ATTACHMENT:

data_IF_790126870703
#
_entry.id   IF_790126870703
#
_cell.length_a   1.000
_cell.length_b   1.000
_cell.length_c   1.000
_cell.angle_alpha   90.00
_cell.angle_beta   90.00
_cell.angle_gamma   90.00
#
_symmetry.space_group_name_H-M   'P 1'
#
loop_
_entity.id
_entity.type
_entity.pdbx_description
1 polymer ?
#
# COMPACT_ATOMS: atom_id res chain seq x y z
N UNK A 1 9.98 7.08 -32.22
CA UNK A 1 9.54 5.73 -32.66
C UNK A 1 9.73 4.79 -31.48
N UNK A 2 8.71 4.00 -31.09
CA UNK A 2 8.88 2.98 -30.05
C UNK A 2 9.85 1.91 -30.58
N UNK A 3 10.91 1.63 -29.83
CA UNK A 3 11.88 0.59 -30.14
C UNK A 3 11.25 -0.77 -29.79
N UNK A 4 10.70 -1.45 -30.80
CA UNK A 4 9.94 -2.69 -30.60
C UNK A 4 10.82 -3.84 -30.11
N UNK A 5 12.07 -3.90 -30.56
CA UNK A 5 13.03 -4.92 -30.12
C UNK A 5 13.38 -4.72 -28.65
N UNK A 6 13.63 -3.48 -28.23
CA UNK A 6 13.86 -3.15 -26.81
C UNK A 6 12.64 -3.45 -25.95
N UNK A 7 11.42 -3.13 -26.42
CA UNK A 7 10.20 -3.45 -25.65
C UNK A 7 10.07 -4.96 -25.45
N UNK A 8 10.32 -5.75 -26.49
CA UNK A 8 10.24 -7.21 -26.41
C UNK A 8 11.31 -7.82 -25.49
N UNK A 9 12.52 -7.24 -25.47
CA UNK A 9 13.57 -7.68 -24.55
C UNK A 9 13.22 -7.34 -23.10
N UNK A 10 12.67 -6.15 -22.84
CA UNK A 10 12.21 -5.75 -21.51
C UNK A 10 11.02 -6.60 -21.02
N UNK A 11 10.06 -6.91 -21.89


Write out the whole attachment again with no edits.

data_IF_790126870703
#
_entry.id   IF_790126870703
#
_cell.length_a   1.000
_cell.length_b   1.000
_cell.length_c   1.000
_cell.angle_alpha   90.00
_cell.angle_beta   90.00
_cell.angle_gamma   90.00
#
_symmetry.space_group_name_H-M   'P 1'
#
loop_
_entity.id
_entity.type
_entity.pdbx_description
1 polymer ?
#
# COMPACT_ATOMS: atom_id res chain seq x y z
N UNK A 1 9.98 7.08 -32.22
CA UNK A 1 9.54 5.73 -32.66
C UNK A 1 9.73 4.79 -31.48
N UNK A 2 8.71 4.00 -31.09
CA UNK A 2 8.88 2.98 -30.05
C UNK A 2 9.85 1.91 -30.58
N UNK A 3 10.91 1.63 -29.83
CA UNK A 3 11.88 0.59 -30.14
C UNK A 3 11.25 -0.77 -29.79
N UNK A 4 10.70 -1.45 -30.80
CA UNK A 4 9.94 -2.69 -30.60
C UNK A 4 10.82 -3.84 -30.11
N UNK A 5 12.07 -3.90 -30.56
CA UNK A 5 13.03 -4.92 -30.12
C UNK A 5 13.38 -4.72 -28.65
N UNK A 6 13.63 -3.48 -28.23
CA UNK A 6 13.86 -3.15 -26.81
C UNK A 6 12.64 -3.45 -25.95
N UNK A 7 11.42 -3.13 -26.42
CA UNK A 7 10.20 -3.45 -25.65
C UNK A 7 10.07 -4.96 -25.45
N UNK A 8 10.32 -5.75 -26.49
CA UNK A 8 10.24 -7.21 -26.41
C UNK A 8 11.31 -7.82 -25.49
N UNK A 9 12.52 -7.24 -25.47
CA UNK A 9 13.57 -7.68 -24.55
C UNK A 9 13.22 -7.34 -23.10
N UNK A 10 12.67 -6.15 -22.84
CA UNK A 10 12.21 -5.75 -21.51
C UNK A 10 11.02 -6.60 -21.02
N UNK A 11 10.06 -6.91 -21.89